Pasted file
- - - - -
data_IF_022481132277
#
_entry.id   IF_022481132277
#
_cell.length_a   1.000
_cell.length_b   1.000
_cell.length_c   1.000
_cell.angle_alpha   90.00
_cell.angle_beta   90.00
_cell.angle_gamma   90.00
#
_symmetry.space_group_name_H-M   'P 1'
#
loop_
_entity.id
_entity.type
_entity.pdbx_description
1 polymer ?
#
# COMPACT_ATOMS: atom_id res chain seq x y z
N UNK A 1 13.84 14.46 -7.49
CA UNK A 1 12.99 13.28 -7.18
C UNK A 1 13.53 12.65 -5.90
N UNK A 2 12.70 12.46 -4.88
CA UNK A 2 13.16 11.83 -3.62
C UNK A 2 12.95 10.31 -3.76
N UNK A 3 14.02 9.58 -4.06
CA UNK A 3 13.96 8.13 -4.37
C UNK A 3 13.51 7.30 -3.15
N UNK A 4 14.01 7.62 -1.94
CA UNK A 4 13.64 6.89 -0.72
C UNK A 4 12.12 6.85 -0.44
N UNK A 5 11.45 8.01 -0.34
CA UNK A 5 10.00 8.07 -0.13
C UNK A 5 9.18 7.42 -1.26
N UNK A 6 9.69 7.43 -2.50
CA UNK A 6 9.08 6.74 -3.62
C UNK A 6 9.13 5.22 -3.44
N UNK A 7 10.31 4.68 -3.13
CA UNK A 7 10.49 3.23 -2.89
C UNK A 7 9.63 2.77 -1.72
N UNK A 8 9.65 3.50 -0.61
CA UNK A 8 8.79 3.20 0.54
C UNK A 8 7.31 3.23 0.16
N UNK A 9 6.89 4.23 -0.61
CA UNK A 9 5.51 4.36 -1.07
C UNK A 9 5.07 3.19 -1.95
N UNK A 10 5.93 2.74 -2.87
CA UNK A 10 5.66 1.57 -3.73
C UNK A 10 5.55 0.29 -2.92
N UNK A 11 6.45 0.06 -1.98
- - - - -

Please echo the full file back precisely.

data_IF_022481132277
#
_entry.id   IF_022481132277
#
_cell.length_a   1.000
_cell.length_b   1.000
_cell.length_c   1.000
_cell.angle_alpha   90.00
_cell.angle_beta   90.00
_cell.angle_gamma   90.00
#
_symmetry.space_group_name_H-M   'P 1'
#
loop_
_entity.id
_entity.type
_entity.pdbx_description
1 polymer ?
#
# COMPACT_ATOMS: atom_id res chain seq x y z
N UNK A 1 13.84 14.46 -7.49
CA UNK A 1 12.99 13.28 -7.18
C UNK A 1 13.53 12.65 -5.90
N UNK A 2 12.70 12.46 -4.88
CA UNK A 2 13.16 11.83 -3.62
C UNK A 2 12.95 10.31 -3.76
N UNK A 3 14.02 9.58 -4.06
CA UNK A 3 13.96 8.13 -4.37
C UNK A 3 13.51 7.30 -3.15
N UNK A 4 14.01 7.62 -1.94
CA UNK A 4 13.64 6.89 -0.72
C UNK A 4 12.12 6.85 -0.44
N UNK A 5 11.45 8.01 -0.34
CA UNK A 5 10.00 8.07 -0.13
C UNK A 5 9.18 7.42 -1.26
N UNK A 6 9.69 7.43 -2.50
CA UNK A 6 9.08 6.74 -3.62
C UNK A 6 9.13 5.22 -3.44
N UNK A 7 10.31 4.68 -3.13
CA UNK A 7 10.49 3.23 -2.89
C UNK A 7 9.63 2.77 -1.72
N UNK A 8 9.65 3.50 -0.61
CA UNK A 8 8.79 3.20 0.54
C UNK A 8 7.31 3.23 0.16
N UNK A 9 6.89 4.23 -0.61
CA UNK A 9 5.51 4.36 -1.07
C UNK A 9 5.07 3.19 -1.95
N UNK A 10 5.93 2.74 -2.87
CA UNK A 10 5.66 1.57 -3.73
C UNK A 10 5.55 0.29 -2.92
N UNK A 11 6.45 0.06 -1.98